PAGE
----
Flower of the California milkweed

The bushes are Crown Plants (Calotropis gigantea), a member of the milkweed family, which means that throughout the year you can find monarch caterpillars, chrysalises, and butterflies.

Monarch caterpillars, September 2011, San Diego

Chrysalis of a Monarch butterfly

Monarch butterfly

Not surprisingly, adults tend to walk right on by the scraggly bushes. Children, however, are quick to spot the butterflies and caterpillars. If only children didn’t have to grow up to be adults………..

The Lily Pond also is home to fish (mostly koi), the occasional turtle, and birds.

Koi

Sadly, many of the fish and turtles are unwanted “pets” that owners didn’t want anymore, so they dump them in the Lily Pond. The birds, however, come and go, and quite often you can find some Mandarin Ducks hanging out.

Mandarin duck

Admission to the Botanical Building is free. It is open from 10:00 a.m. to 4:00 p.m. but is closed on Thursdays and holidays. Closing on holidays is somewhat strange because Balboa Park gets extremely crowded on holidays since it’s a regional attraction and destination.

Lotus

Botanical Building in San Diego's Balboa Park

For more about the monarchs of Balboa Park, see my post Monarch—Caterpillar to butterfly (WARNING: graphic content).

Pictures copyright 2012 Russel Ray Photos

This post approved by Zoey the Cool Cat

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SNIPPETS (6-26-14)—Drill moms rule!

Snippets

Pictures copyright 2012 Russel Ray Photos

snip-pet: a small piece of something

Snippets: mini blog posts

SNIPPET 1

Recently I was at a mall that I had never been to before. After being there, I understood why I had never been there: It’s too difficult to get to unless you happen to live in the area.

As I was walking around the mall, I came across two large, tiled murals:

Tiled murals

Tiled murals

How cool it would be to visit your old neighborhood 20, 30, 40 years later and see a tiled mural comprising tiles of your high school friends, including one tile with YOUR name on it!

Pictures copyright 2012 Russel Ray Photos

SNIPPET #2

I teach chess at after-school enrichment programs for a dozen elementary schools in San Diego County so I’m always pleased when I see people playing chess in unusual places, such as the waterfront in Coronado, across the bay from downtown San Diego.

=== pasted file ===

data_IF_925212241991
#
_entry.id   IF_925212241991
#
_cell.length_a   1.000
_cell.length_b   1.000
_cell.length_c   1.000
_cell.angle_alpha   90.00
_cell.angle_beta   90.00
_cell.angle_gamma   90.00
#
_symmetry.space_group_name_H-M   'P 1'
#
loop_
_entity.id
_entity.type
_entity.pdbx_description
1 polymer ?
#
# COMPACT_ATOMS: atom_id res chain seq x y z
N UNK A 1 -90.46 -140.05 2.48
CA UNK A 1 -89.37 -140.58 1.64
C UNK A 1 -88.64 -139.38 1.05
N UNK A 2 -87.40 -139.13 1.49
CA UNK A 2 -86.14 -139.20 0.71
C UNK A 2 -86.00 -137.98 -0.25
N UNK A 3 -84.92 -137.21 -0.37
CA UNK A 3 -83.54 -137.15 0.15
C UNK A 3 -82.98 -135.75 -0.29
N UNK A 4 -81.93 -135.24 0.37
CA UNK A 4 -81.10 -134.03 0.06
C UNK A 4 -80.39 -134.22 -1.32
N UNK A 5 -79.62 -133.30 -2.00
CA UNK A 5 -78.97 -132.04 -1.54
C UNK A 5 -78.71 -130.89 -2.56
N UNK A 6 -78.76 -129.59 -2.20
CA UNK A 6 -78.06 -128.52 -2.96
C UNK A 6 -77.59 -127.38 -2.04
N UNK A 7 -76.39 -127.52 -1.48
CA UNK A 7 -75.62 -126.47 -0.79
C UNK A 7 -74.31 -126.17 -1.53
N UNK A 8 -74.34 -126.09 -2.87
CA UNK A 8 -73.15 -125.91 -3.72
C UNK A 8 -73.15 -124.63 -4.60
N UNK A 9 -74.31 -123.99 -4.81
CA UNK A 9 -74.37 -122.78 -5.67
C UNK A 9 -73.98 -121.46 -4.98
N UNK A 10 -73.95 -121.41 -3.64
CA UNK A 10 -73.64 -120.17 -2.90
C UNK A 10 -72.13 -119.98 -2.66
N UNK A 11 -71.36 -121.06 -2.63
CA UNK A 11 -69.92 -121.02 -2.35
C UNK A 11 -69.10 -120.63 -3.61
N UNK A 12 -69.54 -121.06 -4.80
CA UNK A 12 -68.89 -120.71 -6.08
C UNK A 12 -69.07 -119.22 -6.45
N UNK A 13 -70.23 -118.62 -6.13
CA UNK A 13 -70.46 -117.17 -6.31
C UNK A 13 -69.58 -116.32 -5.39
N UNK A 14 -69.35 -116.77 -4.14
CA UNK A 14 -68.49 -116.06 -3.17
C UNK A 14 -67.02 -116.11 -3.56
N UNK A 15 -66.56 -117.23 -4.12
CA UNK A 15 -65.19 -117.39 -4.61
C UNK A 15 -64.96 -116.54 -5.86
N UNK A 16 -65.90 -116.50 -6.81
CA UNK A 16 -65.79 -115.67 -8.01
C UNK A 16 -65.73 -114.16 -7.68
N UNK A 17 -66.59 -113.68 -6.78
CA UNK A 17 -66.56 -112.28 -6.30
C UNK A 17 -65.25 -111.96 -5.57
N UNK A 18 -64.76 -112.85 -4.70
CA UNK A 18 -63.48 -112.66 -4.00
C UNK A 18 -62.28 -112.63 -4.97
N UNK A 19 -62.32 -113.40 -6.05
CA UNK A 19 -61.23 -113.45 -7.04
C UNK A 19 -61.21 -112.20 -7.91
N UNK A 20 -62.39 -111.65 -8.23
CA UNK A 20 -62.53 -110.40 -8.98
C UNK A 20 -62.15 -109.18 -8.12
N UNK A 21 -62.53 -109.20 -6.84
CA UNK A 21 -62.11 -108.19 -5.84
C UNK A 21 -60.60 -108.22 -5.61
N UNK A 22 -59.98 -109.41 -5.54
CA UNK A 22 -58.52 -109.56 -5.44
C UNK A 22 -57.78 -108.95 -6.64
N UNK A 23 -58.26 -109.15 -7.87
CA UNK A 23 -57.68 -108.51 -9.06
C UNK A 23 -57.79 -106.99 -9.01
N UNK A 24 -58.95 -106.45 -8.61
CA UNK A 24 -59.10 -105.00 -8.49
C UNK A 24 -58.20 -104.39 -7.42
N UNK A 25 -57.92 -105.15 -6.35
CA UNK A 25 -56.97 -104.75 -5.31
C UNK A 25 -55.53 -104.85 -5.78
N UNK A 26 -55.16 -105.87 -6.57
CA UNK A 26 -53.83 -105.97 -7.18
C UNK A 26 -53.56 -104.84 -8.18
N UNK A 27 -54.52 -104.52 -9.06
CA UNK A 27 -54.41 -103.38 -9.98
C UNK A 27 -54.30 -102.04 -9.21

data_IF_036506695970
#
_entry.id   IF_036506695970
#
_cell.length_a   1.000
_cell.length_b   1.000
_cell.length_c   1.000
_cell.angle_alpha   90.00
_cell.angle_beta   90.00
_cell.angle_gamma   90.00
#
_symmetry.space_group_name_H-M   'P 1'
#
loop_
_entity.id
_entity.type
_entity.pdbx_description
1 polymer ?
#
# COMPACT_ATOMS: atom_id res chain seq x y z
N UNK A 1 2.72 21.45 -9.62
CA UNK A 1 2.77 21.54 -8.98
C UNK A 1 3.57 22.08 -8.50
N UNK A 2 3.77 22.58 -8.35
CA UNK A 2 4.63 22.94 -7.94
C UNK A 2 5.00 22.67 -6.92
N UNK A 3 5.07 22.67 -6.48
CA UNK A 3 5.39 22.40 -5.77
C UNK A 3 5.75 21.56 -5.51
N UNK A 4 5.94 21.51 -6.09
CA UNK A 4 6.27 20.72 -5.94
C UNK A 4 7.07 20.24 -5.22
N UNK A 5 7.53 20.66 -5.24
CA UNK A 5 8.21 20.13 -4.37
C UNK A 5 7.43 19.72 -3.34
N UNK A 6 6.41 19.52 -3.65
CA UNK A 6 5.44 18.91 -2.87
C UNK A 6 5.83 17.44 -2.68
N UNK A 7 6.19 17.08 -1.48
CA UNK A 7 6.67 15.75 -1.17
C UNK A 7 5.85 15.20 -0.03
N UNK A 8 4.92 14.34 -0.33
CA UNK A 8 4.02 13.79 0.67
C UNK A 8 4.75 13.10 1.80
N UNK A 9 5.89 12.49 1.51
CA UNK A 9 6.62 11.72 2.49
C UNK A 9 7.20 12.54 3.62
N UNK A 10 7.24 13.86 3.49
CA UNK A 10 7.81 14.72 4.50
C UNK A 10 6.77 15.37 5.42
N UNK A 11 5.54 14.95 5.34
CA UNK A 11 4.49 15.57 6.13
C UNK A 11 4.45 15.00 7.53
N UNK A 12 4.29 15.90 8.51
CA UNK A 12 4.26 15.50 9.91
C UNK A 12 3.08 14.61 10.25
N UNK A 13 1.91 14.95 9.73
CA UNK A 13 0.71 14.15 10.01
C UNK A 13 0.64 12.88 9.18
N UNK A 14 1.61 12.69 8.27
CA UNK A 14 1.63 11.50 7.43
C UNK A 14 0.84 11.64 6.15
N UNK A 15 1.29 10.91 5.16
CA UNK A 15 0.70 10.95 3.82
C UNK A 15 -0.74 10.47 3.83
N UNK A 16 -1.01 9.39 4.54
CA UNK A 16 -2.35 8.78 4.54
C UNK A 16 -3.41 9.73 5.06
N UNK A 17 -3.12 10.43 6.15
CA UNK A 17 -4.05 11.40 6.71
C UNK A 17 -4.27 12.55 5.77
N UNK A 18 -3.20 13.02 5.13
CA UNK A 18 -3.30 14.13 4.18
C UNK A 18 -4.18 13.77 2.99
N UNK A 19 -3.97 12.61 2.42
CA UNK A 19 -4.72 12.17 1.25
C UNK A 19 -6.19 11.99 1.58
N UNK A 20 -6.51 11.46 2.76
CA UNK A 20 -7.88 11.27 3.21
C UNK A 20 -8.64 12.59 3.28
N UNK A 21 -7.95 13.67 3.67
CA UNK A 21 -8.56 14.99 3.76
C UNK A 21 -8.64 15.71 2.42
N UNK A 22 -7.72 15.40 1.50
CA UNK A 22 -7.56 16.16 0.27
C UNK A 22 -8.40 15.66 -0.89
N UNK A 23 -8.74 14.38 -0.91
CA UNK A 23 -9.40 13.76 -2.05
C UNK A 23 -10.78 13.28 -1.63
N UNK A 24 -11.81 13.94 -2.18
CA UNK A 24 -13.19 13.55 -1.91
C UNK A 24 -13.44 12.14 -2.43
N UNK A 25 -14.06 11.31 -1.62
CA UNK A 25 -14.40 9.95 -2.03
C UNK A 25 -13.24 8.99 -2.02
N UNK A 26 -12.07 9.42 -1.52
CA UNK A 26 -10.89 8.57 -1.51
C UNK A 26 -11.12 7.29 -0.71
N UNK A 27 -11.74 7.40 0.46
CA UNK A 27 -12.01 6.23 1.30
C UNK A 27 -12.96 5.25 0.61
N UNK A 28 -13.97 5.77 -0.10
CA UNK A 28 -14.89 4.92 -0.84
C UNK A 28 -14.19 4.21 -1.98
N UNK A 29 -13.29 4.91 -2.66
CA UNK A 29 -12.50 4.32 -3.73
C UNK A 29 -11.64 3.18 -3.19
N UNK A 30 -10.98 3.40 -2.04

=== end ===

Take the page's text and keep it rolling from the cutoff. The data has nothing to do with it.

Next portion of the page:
Chess On The Waterfront

Pictures copyright 2012 Russel Ray Photos

SNIPPET #3

I don’t enjoy churches or religions because I think they waste too much money on things that don’t have anything to do with helping the poor, the needy, the sick, the homeless…. In fact, a couple of decades ago I quit my church when I found out the pastor had a million-dollar home and drove a Rolls Royce, but the church had no money to help feed the poor at Thanksgiving. You know, then, that I don’t have any patience whatsoever with people like Joel Osteen, living in a $12½ million Houston mansion and making over $40 million annually , tax free, as head of his church.

I have always enjoyed church architecture, though, such as this cute little country-style building in the middle of an older part of the City of San Diego:

Nestor Methodist Church

That’s the Nestor Methodist Church, and here’s Photographic Art of the steeple:

Nestor Methodist Church steeple

Pictures copyright 2012 Russel Ray Photos

SNIPPET #4

Jim has a listing at 5745 Friars Road, Unit 107, in Presidio Place, a large condominium complex with beautiful landscaping. They have some old ficus trees, old defined as with roots dangling from the branches, common to ficus trees.

One enterprising soul thought the roots would make a nice hanger for Mr. Sun:

Mr Sun

Jim’s listing is on YouTube, which means that I can embed the video here. Pictures are by, well, do I really need to say?

If you would like to move to Mission Valley, or buy a second home here, Presidio Place is in a great location at the western edge of Mission Valley. It’s quieter than the heart of the Valley yet still just minutes from major thoroughfares and freeways, San Diego Trolley stations, beaches, Old Town, University of San Diego, and SeaWorld.

SNIPPET #5

Speaking of SeaWorld, I try to go once a week, using my annual pass. SeaWorld San Diego opened in 1964, which means they are celebrating their fiftieth anniversary. They have new exhibits, new shows, and new signage.

Seaworld San Diego

Seaworld San Diego

Pictures copyright 2012 Russel Ray Photos

SNIPPET #6

My main reason to have an annual pass is to ensure that I see ALL the wildlife because on any one visit, some might not be cooperative. Flamingos always are cooperative.

Flamingo at SeaWorld San Diego

As are the penguins:

Magellanic penguin at SeaWorld San Diego

I got my first good pictures of the African Crested Porcupine and the Nine-banded Armadillo at a recent visit.

African Crested Porcupine at SeaWorld San Diego

Nine-banded Armadillo at SeaWorld San Diego

Pictures copyright 2012 Russel Ray Photos

SNIPPET #7

Anytime I see an armadillo, I spontaneously start singing “London Homesick Blues,” written by Gary P. Nunn. The following version by Jerry Jeff Walker is probably the best known version and features the Lost Gonzo Band, which included Gary P. Nunn on keyboards.

Pictures copyright 2012 Russel Ray Photos